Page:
- Atif Afzal follows a “pyramid model” when choosing how to invest his money.
- The base of the pyramid represents the lowest risk, which for him means investing in real estate.
- The next two smaller tiers of his pyramid contain cryptocurrency and stocks.
Atif Afzal has built wealth and created financial independence via real estate investing, but it’s not the only place he puts his money.
“I follow a pyramid model,” the 37-year-old film composer and singer-songwriter told Insider of his investing strategy.
If you visualize a pyramid, the base represents “the lowest risk,” he explained, “and that’s where the majority of my investments lie, which is real estate. Real estate is the lowest risk for me because traditionally it has always grown.”
Afzal started buying property in 2019 in upstate New York and gradually built a portfolio of four townhouses, which Insider verified by looking at his property tax documents. Over the past four years, he estimates that his properties have appreciated over 60% in value. And he’s now earning enough in rental income between the three properties he leases to long-term tenants to cover all of his basic needs, he said.
Despite his success as a real estate investor, he’s invested in other types of assets, including cryptocurrency and the stock market. The more diversified your portfolio is, within and across asset classes, the less you’ll be exposed to risk and volatility.
Since he’s less comfortable with crypto and stocks, they take up the next two smaller tiers of the pyramid.
Afzal is “more inclined towards cryptocurrency and altcoins,” he said. “I’m also into stocks but I’m very, very specific. I don’t have a ton of stocks but I go in very heavy after studying certain things. I’m more into EVs.”
Why real estate is at the base of the pyramid
For Afzal, investing most of his money into real estate means “adopting a conservative approach,” he said. “I know that tomorrow my cryptocurrency portfolio can be brought down by 90%. Things like the Silicon Valley Bank crash last month can cause the stock market to tumble. Things can happen. But my real estate will never just plummet like that.”
Real estate investing also makes sense to him from a numbers perspective.
“In 1950 there were like 2.5 billion people and now we are at 7.75 billion globally,” he said. “By 2050, they’re expecting 9.5 billion humans on earth. And 95% of us live in just 10% of the land. So it’s simple math. [Real estate] has to grow.”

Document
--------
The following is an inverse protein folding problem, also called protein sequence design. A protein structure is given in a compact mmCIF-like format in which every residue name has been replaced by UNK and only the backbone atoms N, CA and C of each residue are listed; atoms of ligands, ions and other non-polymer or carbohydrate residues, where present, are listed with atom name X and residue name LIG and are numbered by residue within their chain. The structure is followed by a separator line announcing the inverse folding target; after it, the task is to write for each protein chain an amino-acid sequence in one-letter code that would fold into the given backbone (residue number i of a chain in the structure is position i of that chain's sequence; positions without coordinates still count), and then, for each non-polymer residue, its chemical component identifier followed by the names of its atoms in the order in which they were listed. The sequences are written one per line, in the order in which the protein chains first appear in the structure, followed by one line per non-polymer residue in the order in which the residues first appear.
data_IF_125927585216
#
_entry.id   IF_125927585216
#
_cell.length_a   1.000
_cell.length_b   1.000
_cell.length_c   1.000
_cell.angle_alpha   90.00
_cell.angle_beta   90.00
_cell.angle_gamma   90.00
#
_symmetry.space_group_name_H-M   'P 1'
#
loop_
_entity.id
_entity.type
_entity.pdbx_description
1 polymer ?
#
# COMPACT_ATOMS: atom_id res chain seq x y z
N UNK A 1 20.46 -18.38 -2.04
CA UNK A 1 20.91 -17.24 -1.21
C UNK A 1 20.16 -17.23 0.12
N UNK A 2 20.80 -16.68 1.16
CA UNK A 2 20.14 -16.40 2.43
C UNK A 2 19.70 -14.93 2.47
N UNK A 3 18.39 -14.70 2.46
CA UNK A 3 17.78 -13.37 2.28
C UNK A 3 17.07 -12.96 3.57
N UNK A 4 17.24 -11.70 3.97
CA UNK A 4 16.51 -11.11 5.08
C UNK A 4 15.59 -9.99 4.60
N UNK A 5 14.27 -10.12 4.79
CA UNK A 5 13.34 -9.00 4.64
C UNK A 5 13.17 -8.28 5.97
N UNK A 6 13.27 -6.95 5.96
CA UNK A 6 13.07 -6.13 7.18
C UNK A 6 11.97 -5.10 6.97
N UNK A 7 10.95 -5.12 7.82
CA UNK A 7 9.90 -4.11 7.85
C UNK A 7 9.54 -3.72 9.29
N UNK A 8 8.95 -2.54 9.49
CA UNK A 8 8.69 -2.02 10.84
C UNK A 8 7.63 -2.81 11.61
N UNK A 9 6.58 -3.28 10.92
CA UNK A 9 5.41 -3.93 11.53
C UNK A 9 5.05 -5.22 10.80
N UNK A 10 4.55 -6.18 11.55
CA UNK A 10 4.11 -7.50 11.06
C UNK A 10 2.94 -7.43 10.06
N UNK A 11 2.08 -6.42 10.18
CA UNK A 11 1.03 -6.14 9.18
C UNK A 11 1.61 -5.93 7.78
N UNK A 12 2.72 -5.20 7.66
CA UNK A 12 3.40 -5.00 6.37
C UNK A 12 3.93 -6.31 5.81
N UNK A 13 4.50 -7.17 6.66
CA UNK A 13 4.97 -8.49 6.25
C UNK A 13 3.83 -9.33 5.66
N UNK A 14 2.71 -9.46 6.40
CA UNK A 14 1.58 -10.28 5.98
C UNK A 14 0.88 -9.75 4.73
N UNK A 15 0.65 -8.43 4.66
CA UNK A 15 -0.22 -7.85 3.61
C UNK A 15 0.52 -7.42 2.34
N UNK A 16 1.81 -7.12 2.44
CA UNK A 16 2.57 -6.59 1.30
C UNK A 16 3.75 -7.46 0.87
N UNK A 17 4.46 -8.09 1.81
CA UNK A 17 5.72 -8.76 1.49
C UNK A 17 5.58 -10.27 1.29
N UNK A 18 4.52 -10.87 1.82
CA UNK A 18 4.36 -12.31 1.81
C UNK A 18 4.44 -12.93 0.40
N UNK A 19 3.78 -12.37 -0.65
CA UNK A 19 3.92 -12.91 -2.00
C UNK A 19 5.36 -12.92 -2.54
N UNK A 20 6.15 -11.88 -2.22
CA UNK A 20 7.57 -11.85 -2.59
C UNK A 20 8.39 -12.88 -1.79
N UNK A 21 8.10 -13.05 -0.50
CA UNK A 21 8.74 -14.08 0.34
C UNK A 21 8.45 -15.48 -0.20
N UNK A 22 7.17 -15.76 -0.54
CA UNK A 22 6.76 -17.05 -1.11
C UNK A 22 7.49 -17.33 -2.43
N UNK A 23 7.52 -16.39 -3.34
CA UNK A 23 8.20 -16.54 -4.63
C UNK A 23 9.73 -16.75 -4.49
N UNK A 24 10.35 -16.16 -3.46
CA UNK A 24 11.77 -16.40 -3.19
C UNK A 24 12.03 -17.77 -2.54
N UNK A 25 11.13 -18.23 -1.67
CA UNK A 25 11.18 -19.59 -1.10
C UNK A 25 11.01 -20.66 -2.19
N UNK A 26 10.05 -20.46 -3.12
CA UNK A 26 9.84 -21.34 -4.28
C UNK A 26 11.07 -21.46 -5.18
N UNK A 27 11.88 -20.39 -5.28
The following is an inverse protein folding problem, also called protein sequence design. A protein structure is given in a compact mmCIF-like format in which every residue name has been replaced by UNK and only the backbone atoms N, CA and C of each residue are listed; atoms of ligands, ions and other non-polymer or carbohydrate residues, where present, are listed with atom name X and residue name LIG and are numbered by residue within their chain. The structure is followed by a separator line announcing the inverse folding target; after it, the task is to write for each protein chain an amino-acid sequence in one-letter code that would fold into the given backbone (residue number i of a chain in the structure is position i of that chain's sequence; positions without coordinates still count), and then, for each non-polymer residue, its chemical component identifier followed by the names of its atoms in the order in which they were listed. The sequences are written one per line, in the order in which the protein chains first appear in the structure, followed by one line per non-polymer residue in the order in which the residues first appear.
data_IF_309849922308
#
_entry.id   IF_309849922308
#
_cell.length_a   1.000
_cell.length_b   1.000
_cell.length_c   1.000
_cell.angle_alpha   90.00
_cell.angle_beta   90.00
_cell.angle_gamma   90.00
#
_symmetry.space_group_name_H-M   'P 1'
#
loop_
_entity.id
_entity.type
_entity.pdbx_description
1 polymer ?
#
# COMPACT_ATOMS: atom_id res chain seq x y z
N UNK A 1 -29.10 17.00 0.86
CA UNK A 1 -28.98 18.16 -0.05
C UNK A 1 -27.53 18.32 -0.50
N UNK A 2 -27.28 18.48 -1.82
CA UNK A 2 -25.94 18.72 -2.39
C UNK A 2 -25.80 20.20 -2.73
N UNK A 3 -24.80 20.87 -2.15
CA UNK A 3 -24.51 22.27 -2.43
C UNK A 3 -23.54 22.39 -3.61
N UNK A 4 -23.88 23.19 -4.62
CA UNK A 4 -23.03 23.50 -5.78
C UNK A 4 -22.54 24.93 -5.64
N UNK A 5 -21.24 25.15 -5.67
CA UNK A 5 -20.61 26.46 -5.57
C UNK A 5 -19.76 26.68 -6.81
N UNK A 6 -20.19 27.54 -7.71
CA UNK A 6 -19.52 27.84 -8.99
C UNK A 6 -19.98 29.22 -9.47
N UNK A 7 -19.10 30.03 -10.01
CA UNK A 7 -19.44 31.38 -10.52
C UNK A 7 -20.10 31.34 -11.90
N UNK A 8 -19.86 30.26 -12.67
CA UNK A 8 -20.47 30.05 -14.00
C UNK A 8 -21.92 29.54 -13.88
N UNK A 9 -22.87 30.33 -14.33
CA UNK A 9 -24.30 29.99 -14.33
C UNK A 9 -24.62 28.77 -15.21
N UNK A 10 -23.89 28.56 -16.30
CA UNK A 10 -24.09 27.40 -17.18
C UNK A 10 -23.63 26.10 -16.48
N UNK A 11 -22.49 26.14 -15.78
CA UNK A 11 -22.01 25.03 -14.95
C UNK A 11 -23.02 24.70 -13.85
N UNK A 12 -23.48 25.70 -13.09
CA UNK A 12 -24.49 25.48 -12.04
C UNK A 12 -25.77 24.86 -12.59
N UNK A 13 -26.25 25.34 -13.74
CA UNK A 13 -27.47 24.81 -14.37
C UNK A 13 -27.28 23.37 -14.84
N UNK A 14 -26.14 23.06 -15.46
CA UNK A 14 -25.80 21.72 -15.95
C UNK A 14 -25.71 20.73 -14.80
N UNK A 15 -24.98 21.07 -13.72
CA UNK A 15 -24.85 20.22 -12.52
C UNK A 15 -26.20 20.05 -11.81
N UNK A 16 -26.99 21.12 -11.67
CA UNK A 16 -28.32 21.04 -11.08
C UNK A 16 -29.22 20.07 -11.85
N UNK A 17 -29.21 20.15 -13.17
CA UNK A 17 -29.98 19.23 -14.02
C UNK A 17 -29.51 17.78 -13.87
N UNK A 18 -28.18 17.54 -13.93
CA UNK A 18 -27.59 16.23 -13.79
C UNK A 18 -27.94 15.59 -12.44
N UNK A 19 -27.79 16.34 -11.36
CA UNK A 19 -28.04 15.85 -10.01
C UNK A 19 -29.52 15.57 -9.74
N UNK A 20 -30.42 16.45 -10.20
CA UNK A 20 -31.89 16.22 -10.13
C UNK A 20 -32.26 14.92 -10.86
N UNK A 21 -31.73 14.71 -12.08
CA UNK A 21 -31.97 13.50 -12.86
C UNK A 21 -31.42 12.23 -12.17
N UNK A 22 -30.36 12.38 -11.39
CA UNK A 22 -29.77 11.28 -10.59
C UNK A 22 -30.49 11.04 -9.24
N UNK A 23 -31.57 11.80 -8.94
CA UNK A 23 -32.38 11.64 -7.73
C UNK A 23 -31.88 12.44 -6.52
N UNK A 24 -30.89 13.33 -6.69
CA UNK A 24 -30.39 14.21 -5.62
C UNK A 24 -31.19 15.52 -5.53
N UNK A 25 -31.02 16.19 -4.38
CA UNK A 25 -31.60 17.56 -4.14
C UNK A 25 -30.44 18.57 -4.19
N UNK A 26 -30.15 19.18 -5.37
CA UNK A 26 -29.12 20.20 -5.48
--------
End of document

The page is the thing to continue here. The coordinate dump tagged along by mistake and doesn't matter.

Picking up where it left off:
He’s not the only investor Insider has spoken to who is doubling down on real estate.
North Carolina-based investor James Berkley, who spent the majority of his career on Wall Street, believes that real estate is much better from a risk-reward standpoint than stocks.
After working as an investment banking analyst at a small firm his first year out of college, he transitioned to what’s known as the sell side at Credit Suisse in 2012. For eight years, his job involved selling research and stock ideas to hedge funds and asset managers.
“I’m very familiar with the equities market,” the 34-year-old investor told Insider. “And I’m supremely confident that real estate is much better from a risk-reward standpoint than stocks. You can make a lot more money with a lot less risk.”
Berkley made good money while working in finance: His starting salary at his first job was $65,000, and he ended his career earning $625,000, he said. Even so, the bulk of his $7 million net worth, which Insider verified, is due to his property investments, he noted: “The money that I made came almost exclusively from real estate.”
The way he sees it, “the S&P 500 index has gone up, on average, 11-12% per year for the last 100 years,” he said. “With real estate, you can blow those returns away because there are four ways you can make money.”
The four ways to build wealth through real estate investing include: value add (when you take a property that has room for improvement and add value to it through upgrades), positive cash flow (when your rental income exceeds all of your expenses), debt pay down (every time you make a mortgage payment, you’re building equity in the home), and levered appreciation, which is “the biggest one,” said Berkley.
If your property goes up in value, that’s called appreciation and that’s a form of making money. The great thing about real estate is that you can borrow a lot of money (from a mortgage lender) to buy the asset, but you don’t have to share any of the appreciation, so you’re getting what Berkley calls levered appreciation.
Seattle-based real estate investor and self-made millionaire Todd Baldwin similarly believes that real estate investing is the most tried-and-true way to generate wealth. With volatile investments such as crypto, “you can make a lot of money, but you can also lose all of your money,” he told Insider. “If you take your money and buy real estate, you’ll never make 30 times or even five times your money in one day. But you can bet that over time you will become a millionaire.”
Buying property isn’t necessarily easy, he emphasized. It requires time, dedication, and tenacity, “but it’s pretty straight-forward: If you just buy real estate and you hang on to it for 20 years, you’re going to sell it for a lot more than what you paid for it.”
That said, Baldwin is also a believer in investing “in what you understand,” he said. While for him, that means investing in real estate — and, more specifically, doing wholesale deals — it’ll be different for every individual investor.
Before you put your money anywhere, think about how well you could explain that particular investment to a friend, he advised. If you can’t articulate why it’s a smart investment vehicle, consider doing more research before dipping your toe in.